There was a plethora of scientific talent across the disciplines and globe in the third annual edition of Nature’s 10 people who mattered this year.
The list includes:
Biologist Feng Zhang who helped to develop a powerful genome-editing technique.
Swiss astronomer Michel Mayor behind one of the biggest exoplanet discoveries in years.
British physicist Henry Snaith who developed promising new solar cells that can combine high efficiency with low costs.
Science Policy Expert Tania Simoncelli for her role in a lawsuit that overturned an important gene patent in the United States.
Virologist Deborah Persaud who helped to establish how a baby was cured of HIV.
Filipino diplomat Naderev Saño who focused attention on global warming in the aftermath of Typhoon Haiyan.
Anthropologist Kathryn Clancy who unearthed disturbing trends in sexual assaults at field sites.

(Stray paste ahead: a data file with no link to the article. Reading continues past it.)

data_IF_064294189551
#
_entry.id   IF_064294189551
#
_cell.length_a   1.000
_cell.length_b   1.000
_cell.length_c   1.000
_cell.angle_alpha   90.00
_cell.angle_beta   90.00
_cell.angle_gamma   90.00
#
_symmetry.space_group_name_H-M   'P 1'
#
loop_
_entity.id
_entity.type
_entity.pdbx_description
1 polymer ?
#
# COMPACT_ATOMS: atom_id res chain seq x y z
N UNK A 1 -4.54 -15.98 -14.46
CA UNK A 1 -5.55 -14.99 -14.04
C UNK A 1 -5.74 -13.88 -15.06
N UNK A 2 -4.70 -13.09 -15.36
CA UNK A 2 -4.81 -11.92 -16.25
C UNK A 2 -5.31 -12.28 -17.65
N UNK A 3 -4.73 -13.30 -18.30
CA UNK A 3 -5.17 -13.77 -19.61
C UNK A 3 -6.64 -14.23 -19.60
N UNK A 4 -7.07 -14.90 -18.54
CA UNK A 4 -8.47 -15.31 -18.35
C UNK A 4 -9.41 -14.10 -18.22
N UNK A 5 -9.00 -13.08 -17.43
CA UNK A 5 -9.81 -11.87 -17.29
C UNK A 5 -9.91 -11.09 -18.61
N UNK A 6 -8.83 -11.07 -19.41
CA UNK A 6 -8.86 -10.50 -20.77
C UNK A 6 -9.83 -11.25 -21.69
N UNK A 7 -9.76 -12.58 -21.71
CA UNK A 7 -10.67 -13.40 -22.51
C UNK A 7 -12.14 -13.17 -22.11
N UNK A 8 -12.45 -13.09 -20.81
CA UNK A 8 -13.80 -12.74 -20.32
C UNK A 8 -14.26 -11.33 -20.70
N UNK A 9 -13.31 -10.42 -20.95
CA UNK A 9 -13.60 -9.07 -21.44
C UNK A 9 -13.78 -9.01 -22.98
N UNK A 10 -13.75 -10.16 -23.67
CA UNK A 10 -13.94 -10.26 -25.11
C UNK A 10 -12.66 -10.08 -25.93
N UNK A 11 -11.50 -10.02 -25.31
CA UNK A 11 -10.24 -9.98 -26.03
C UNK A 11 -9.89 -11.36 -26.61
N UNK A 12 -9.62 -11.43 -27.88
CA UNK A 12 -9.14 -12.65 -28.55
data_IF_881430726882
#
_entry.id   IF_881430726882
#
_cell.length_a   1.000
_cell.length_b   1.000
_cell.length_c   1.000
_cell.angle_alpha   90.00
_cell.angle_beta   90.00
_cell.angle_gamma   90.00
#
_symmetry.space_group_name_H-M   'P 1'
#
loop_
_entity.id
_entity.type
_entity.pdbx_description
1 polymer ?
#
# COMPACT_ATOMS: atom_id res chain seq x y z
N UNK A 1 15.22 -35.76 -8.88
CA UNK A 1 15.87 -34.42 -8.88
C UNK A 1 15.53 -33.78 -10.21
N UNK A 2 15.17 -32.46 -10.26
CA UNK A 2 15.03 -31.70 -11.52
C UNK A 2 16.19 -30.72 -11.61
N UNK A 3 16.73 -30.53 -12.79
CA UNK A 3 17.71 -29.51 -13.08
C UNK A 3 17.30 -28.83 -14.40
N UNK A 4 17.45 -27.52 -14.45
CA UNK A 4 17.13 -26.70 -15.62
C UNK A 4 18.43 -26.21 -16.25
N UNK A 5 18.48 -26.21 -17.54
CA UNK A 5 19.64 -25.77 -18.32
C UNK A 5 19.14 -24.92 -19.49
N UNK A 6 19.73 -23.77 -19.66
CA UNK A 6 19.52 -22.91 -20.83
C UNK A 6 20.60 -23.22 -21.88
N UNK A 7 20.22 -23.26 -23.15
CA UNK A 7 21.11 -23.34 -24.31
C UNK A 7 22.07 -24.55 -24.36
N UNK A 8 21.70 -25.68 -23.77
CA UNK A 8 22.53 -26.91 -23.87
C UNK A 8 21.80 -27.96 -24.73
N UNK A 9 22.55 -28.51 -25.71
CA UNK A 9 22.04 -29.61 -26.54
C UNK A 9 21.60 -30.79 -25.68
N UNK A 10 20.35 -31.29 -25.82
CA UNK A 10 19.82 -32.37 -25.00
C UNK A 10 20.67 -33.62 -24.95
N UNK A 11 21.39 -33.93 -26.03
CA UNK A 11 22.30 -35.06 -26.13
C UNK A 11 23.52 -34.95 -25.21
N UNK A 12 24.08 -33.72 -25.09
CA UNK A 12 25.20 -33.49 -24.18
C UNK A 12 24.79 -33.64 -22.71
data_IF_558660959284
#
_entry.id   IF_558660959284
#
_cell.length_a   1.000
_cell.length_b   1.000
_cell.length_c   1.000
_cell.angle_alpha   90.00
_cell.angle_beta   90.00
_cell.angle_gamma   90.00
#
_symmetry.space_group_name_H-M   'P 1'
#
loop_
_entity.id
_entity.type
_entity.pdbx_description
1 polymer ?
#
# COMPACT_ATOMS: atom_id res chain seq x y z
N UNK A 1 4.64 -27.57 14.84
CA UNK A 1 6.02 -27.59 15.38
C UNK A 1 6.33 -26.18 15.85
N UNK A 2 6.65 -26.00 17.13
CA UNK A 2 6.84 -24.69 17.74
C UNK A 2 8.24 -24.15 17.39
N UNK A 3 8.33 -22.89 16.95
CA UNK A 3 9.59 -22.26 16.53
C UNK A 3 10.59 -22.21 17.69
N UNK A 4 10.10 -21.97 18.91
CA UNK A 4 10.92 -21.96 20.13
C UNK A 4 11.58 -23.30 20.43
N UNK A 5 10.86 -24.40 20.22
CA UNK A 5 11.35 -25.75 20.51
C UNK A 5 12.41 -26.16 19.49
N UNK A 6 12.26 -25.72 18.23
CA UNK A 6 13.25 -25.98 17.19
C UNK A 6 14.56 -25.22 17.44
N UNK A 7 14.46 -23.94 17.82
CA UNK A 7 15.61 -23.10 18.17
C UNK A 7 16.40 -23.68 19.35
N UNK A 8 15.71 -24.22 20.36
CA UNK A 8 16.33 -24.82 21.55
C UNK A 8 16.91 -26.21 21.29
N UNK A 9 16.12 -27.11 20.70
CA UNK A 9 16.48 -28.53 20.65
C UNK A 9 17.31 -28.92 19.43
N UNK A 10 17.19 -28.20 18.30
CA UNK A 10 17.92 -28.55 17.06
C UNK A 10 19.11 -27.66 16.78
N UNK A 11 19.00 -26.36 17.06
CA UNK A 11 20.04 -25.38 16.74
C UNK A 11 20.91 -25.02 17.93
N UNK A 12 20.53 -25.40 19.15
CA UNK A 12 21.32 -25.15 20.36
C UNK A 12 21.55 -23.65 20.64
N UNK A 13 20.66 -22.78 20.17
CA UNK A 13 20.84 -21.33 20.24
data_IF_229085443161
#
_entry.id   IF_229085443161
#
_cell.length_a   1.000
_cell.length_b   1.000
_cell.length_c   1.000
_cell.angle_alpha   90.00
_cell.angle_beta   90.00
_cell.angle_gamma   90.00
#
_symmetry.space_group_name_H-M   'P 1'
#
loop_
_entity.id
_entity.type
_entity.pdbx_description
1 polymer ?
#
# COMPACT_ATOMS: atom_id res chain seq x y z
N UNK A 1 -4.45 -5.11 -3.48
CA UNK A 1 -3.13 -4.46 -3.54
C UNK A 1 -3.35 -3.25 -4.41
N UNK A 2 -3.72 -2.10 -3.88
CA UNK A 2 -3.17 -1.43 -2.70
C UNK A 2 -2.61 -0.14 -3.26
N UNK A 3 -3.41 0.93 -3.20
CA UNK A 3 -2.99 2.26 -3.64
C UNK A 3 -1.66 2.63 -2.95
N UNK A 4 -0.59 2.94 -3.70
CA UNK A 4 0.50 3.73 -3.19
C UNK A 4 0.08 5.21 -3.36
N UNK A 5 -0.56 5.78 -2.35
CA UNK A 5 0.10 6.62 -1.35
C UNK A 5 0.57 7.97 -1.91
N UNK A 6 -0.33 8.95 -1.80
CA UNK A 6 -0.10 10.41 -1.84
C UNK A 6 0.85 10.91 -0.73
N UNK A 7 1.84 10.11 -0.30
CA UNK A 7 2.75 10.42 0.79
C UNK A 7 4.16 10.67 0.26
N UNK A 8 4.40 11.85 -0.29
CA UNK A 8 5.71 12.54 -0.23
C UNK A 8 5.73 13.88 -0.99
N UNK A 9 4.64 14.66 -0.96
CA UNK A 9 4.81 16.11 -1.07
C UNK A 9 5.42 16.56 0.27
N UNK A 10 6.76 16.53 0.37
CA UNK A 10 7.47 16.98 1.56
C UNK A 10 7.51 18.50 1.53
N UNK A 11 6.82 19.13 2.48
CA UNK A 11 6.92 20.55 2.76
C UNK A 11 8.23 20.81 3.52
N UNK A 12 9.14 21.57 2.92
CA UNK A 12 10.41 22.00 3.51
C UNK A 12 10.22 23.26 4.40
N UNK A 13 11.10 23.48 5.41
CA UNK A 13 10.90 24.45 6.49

Biologist Shoukhrat Mitalipov who developed embryonic stem cells from cloned human embryos.
Researcher Viktor Grokhovsky who lead the way in collecting pieces of the asteroid that hit Russia in February
Hualan Chen who helped China quell its H7N9 avian flu outbreak.
Accompanying the annual list is the five people to watch in 2014. These include:
Jean-Pierre Bourguignon, the incoming President of the European Research Council.
Masayo Takahashi, the Japanese scientist who plans to use stem cells derived from patients to treat macular degeneration.
Chris Field who will co-chair the upcoming IPCC report on the impacts of climate change.
Koppillil Radhakrishnan chairman of the Indian Space Research Organisation leading the country’s first attempt to visit Mars
Gordon Sanghera, the chief executive of Oxford Nanopore who will reveal the first data collected using the UK company’s MinION genetic sequencer.